By Thomas D. Rees, Esquire
June 16, 2014
It has long been an article of faith – and precedent – that a Pennsylvania employer must provide an employee with consideration for an enforceable agreement prohibiting post-employment competition with the employer. In short, the employer must provide the employee with a benefit to offset the burden on an employee who may be unable to work freely after employment.
Now, in the aptly-named case of Socko v. Mid-Atlantic Systems of CPA, Inc., 2014 WL 1898584, 2014 Pa. Super. 103 (May 13, 2014), the consideration requirement is being tested. So far, the courts have upheld the requirement, but Socko raises important issues and warrants a review of the law on consideration for post-employment restrictions.
For new employees, the start of employment itself is enough of a benefit to constitute consideration. For current employees, the employer has to provide valuable benefits in addition to continued employment. Why has additional consideration been necessary for current employees? The answer is that Pennsylvania is an employment-at-will state; therefore, continued employment itself does not provide any benefit to offset the burden of the non-compete. Also, non-competes are disfavored under Pennsylvania law because the restrictions interfere with employees’ rights to earn a living.
The consideration requirement has led to a number of court decisions on questions, like, “How much in pay or benefits is enough consideration?” for current employees; or, “When does employment actually begin?” for new employees. On the latter question, some courts have required employers to treat new employees as current employees (and thus to provide additional benefits) if the employer fails to inform the employee of the non-compete while extending a comprehensive employment offer.
The Uniform Written Obligations Act
Pennsylvania’s Uniform Written Obligations Act, 33 P.S. §6 (“UWOA”), throws a wild card into this debate. The UWOA provides, “[A] written release or promise, hereafter made and signed by the person releasing or promising, shall not be invalid or unenforceable for lack of consideration, if the writing also contains an additional express statement, in any form of language, that the signer intends to be legally bound.” In short, no consideration is necessary when the agreement provides that the parties “intend to be legally bound.” Despite UWOA’s “uniform” name, Pennsylvania is apparently the only state that has enacted and retained the UWOA. (Utah enacted the law but later repealed it.)
“Uniform” or not, the UWOA is all-encompassing; the law contains no exception for non-competition or non-solicitation agreements. The UWOA seems at odds with the time-honored requirement of consideration for non-competes. By and large, the courts have overlooked the UWOA until recently. The great majority of Pennsylvania courts have required additional consideration beyond continued employment in actions to enforce a non-compete. These courts have not even mentioned the UWOA in ruling on the issues. Even those courts that have expressed support for the UWOA have often found ways to side-step the issue. Some courts have held that the UWOA eliminates the need for consideration, but have gone on to find that the employer gave the employee enough consideration to enforce the non-compete. Other courts have used the UWOA to dispense with the need for consideration but have gone on to find that the non-compete itself was too burdensome to be enforced. In this uncertain context, Pennsylvania employment lawyers have continued to advise employers to provide consideration to employees who sign non-competes.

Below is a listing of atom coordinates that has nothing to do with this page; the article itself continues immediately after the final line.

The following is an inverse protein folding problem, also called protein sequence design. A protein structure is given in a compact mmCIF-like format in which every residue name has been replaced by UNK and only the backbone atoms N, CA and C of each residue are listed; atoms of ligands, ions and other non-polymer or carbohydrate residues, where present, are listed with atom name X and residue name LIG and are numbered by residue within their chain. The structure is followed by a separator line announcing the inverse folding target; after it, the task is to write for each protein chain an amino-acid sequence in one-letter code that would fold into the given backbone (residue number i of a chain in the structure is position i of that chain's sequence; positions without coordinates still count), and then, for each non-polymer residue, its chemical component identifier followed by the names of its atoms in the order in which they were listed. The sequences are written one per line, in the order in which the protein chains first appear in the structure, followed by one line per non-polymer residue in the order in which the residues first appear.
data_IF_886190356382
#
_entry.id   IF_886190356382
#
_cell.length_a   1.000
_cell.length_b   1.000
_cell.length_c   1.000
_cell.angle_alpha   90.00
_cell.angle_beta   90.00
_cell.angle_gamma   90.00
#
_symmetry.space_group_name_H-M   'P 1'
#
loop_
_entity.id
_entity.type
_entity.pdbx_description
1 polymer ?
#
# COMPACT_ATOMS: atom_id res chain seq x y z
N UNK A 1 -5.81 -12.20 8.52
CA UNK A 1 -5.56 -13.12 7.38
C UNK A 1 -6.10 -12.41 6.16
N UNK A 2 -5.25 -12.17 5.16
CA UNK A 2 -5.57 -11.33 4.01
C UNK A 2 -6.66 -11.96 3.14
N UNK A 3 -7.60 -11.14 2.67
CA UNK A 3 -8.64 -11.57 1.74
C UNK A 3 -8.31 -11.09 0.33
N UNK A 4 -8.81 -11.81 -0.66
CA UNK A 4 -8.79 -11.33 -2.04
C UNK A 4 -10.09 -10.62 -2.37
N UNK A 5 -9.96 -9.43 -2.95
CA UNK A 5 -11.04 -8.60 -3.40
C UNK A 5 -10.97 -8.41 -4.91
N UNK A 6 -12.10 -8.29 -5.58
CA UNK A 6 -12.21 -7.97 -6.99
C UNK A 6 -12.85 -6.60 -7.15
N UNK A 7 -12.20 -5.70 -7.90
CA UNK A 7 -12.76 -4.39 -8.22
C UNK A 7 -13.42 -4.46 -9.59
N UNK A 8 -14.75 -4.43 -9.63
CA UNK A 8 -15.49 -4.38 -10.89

As mentioned, in Socko v. Mid-Atlantic, the consideration requirement appears to have won the battle against the UWOA. Socko dealt with a waterproofing company’s enforcement of a non-compete against an individual who had signed the document while a current employee. The covenant contained the key UWOA clause: “intending to be legally bound hereby.” The employer had provided no consideration other than continued at-will employment. The Superior Court, affirming the trial court’s grant of summary judgment, held that the non-compete was unenforceable for lack of consideration. Continued at-will employment plus an intent to be legally bound were not enough to support the restrictions. Actual valuable consideration in the form of a benefit or change in job status was necessary to support the non-compete.
What the Future May Bring
The Superior Court’s decision preserves the status quo, for now. But it is important to keep an eye on this issue. The Superior Court’s decision is likely to be challenged by petition for allowance of appeal. And, whatever the final result, questions will remain: If the courts continue to require valuable consideration, what is the purpose of the UWOA? On the other hand, if the courts say that the UWOA governs, what are the implications of dispensing with consideration for restrictive agreements that the courts disfavor?
If you wish to learn more about consideration and other employment issues, feel free to contact Tom Rees at 610-679-9588 or email@example.com.
The information above is general: we recommend that you consult an attorney regarding your specific circumstances. The content of this information is not meant to be considered as legal advice or a substitute for legal representation.